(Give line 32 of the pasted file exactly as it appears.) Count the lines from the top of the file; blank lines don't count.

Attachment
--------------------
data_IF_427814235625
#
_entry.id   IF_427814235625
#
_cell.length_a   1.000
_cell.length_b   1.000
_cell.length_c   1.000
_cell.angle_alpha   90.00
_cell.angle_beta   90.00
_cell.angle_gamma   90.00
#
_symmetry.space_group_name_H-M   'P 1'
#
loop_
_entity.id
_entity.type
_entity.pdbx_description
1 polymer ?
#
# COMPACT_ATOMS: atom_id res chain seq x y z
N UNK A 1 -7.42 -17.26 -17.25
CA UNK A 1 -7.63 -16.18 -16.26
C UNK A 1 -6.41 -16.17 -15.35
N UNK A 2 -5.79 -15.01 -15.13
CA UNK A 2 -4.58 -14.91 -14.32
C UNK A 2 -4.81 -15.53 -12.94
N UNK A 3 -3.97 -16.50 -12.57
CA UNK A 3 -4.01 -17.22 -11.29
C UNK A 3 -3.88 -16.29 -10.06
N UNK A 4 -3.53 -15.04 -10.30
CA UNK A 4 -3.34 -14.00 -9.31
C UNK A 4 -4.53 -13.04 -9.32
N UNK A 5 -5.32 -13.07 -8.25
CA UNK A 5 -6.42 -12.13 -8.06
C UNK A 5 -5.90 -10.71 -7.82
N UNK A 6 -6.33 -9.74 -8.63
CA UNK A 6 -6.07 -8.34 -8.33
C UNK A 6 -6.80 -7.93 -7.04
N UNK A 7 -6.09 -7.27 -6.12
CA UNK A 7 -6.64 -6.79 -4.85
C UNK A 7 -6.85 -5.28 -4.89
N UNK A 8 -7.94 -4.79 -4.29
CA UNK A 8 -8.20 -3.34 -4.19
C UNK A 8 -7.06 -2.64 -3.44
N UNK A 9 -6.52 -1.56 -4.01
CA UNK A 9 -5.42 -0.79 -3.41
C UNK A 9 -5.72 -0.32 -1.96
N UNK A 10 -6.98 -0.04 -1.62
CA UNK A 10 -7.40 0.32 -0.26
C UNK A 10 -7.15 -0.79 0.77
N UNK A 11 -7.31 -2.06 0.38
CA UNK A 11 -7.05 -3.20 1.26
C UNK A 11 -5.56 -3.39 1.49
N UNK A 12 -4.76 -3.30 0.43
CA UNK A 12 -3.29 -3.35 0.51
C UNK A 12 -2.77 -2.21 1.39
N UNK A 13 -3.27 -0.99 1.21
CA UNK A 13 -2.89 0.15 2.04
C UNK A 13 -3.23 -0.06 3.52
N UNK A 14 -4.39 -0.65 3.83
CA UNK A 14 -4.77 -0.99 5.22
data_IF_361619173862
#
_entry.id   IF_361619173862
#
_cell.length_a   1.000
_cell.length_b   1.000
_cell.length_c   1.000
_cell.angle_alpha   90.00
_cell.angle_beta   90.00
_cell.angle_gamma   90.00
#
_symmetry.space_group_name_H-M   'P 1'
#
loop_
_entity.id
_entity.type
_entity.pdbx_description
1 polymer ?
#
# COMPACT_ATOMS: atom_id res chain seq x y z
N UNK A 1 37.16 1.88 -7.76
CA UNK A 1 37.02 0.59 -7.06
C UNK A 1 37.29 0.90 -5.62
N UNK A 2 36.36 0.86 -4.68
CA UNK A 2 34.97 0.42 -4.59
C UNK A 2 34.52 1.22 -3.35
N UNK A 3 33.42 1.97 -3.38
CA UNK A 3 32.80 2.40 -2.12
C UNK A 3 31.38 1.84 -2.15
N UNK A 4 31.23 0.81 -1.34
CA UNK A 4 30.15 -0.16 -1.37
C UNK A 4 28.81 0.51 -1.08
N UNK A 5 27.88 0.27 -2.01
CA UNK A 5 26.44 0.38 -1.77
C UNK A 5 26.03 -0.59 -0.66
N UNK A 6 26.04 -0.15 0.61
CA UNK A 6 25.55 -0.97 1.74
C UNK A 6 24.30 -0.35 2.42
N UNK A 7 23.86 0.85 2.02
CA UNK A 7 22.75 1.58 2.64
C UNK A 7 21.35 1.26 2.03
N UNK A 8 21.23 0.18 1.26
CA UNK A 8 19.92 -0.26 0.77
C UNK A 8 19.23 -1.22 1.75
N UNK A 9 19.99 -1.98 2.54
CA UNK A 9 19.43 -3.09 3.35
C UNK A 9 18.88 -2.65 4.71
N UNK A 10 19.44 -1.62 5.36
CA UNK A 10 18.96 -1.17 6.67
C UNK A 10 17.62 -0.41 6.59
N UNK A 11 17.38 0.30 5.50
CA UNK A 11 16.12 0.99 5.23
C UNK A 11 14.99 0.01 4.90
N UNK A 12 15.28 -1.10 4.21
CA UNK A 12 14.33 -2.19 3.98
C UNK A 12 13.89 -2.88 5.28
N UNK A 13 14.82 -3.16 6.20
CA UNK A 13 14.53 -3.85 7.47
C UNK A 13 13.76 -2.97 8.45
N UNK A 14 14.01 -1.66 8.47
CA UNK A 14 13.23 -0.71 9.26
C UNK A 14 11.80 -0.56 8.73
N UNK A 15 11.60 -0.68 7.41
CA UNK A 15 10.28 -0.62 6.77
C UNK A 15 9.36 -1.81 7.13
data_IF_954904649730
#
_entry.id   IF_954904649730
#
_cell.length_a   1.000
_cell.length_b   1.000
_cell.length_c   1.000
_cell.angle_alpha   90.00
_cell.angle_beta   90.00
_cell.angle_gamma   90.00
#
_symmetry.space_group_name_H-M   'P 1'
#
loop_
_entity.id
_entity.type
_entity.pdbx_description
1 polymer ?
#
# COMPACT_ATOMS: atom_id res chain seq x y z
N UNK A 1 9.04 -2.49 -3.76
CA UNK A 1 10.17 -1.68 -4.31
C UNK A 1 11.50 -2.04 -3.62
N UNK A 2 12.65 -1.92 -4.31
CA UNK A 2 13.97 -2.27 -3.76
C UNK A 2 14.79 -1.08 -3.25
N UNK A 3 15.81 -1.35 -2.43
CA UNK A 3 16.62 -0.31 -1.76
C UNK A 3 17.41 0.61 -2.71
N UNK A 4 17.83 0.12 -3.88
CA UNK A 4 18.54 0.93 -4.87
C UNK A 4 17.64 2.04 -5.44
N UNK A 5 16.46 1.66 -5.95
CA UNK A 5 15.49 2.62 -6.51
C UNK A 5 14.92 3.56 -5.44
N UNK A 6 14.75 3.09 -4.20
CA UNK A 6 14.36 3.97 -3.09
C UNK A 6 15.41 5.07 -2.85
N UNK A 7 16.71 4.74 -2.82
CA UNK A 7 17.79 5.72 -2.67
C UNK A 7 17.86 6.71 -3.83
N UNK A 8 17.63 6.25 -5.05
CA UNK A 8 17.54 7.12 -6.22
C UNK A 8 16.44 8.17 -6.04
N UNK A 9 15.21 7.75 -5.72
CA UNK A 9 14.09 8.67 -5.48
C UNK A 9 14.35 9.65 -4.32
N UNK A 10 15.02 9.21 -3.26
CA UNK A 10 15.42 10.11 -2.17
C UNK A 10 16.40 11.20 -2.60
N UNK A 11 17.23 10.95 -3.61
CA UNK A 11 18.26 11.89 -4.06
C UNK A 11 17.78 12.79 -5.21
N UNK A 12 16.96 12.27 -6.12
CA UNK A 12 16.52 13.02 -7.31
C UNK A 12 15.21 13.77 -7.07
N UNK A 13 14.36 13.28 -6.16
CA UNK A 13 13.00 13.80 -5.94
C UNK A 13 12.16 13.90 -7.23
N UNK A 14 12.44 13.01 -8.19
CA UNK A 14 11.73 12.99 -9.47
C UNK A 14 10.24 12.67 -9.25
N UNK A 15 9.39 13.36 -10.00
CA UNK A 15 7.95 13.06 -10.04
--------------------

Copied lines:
C UNK A 4 -4.53 -13.04 -9.32